Dreams and realities
In my ongoing daydream, Nevada rancher and BLM grazing-fee protester Cliven Bundy develops a neuroses (as if space existed for another) wherein, whenever he drops into slumber, he hears an unending loop of Donald Trump political rants. At first, of course, believing they have been cut from similar revolutionary cloth, Bundy couldn’t be happier.
As his prison sentence unfolds and his patience with that voice in his head wears thinner and thinner, however, dear Cliven opts to pace the ever-shrinking dimensions of his cell floor in an increasingly desperate attempt to remain awake.
There is no escaping the symptoms of chronic sleep deprivation, however, and soon the voice of "The Donald" also pervades Bundy’s waking hours. His attorney’s incessant pleas with the federal prosecutors to trade straight across for an equal amount of water-boarding sessions, seemingly, fall on deaf ears.
Even entreaties from the Global Human Rights Courts and Tribunals in The Hague, Netherlands to have digital blocking devices implanted in Bundy’s brain bring no results.
It seems there is this prerequisite that the recipient of such technology must possess the mental acuity of at least a 5-year-old. And, at last word, even crash courses of the square-peg-in-a-square-hole discipline have failed to bring poor Cliven up to snuff.
In the end, although all parties agree that the ongoing scenario constitutes, at the least, cruel and unusual punishment and, in the macrocosm, possibly even torture, doctors assigned to his case, having attempted a litany of both well-accepted and alternative cures, appear ready to default to the old standby: medical marijuana and a strict vegan diet.
I have no idea where this stuff comes from. Obviously, it’s not like my own brain is a neuroses-free environment.
Whenever my daydreams subside to the extent that I’m able to check in with reality, I’ve been actually following the stories emerging from last week’s federal oil and gas lease auction down at the Salt Palace, paying special heed to those parcels in the Canyon Country Districts.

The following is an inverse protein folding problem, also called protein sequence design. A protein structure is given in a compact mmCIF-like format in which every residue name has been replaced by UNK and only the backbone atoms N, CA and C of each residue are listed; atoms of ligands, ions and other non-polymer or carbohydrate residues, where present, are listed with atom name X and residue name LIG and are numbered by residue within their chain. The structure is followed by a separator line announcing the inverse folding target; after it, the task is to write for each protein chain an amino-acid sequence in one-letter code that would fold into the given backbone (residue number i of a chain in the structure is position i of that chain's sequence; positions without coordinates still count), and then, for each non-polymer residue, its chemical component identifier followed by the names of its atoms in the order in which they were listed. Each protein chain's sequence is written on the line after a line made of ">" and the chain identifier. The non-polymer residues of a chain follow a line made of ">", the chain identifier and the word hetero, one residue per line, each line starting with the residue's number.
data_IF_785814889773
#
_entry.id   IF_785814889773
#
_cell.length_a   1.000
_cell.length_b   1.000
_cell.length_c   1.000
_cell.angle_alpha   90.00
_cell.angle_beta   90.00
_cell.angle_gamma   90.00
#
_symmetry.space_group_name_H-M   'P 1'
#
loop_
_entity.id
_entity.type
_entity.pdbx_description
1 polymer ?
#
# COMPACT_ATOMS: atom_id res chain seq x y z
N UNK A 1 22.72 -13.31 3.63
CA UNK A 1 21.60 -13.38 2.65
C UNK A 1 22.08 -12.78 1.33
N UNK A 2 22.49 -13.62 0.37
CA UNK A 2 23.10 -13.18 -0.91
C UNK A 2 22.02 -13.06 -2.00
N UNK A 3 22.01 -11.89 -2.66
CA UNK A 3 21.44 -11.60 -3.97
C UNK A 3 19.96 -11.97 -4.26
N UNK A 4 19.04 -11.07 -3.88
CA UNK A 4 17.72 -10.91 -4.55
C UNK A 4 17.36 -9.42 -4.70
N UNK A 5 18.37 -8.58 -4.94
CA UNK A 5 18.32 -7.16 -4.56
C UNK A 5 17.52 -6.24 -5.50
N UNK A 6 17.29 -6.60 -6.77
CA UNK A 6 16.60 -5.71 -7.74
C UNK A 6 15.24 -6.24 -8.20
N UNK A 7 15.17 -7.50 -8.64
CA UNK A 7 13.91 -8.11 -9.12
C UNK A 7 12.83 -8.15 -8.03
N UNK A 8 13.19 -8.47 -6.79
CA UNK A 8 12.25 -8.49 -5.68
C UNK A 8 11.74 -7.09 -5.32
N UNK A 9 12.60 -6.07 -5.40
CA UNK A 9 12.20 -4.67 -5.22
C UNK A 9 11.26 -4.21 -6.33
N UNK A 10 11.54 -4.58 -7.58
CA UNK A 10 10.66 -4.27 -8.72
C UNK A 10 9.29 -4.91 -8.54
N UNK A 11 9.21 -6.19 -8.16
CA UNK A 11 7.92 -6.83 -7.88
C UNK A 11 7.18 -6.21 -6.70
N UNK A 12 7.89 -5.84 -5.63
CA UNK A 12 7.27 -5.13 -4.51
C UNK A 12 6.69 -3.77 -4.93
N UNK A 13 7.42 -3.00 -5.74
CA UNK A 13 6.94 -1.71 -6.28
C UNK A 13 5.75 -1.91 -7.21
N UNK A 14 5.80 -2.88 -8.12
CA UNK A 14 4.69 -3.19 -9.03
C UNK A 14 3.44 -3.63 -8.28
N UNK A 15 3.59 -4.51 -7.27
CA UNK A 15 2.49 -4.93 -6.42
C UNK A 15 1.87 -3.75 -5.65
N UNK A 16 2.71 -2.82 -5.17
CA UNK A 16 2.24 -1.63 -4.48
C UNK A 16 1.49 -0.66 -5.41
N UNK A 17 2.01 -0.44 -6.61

If the protest events that transpired both inside and outside the BLM auction itself were any indication, it would seem that the "Keep It in the Ground" movement to cease fossil fuel extraction from public lands is alive and well. Climate activists had their game-faces on while making a public display of their concerns over the direction planetary energy development is heading.
It wasn’t just the normal "joy and resolve" sign-making and sing-along aspects of this recent protest that caught my attention but also the novel approach to "energy development" brought to the table by author/activists Terry Tempest Williams and her husband Brooke.
While not actually bidding for leases a-la-Tim DeChristopher, they were able to purchase a parcel near Arches National Park after the bidding process had ended. And, hopefully, their spin on what constitutes the component parts of "energy" will signal another front in the ongoing fight for Climate Justice.
Speaking to the Salt Lake Tribune, Terry Tempest Williams, who teaches in a graduate program at the University of Utah, explained it this way: "You cannot define our definition of energy. The energy development we are interested in is fueling the movement of Keep It in the Ground.
"I can’t wait to get our students on that land and see what we can develop. Our next class in environmental humanities will be on this oil and gas leasing, and we will be fueling our energy as a movement."
An interesting set of players, to be sure. You’ve got the Bundys, Cliven’s son Aamon being also incarcerated and facing charges stemming from both the Recapture Canyon ATV protest ride and the Malheur Wildlife Refuge takeover on one side and the Williams duo and others occupying the more peaceful civil disobedience end of the spectrum on the other.
It’s all about "energy development," all right. No doubt about that. Divergent views on "The West" and how they each will play out are as an intriguing a plotline as most anything else on the horizon. With the Colorado Plateau and Basin-and-Range as backdrop, it will be interesting to watch to say the least.
Jay Meehan is a culture junkie and has been an observer, participant, and chronicler of the Park City and Wasatch County social scenes for more than 40 years.
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The debate over the proposed development near the Highland Estates neighborhood is not about affordable housing, writes Katie Johnson. Rather, it’s about zoning, and whether developers are allowed to re-zone any land they want.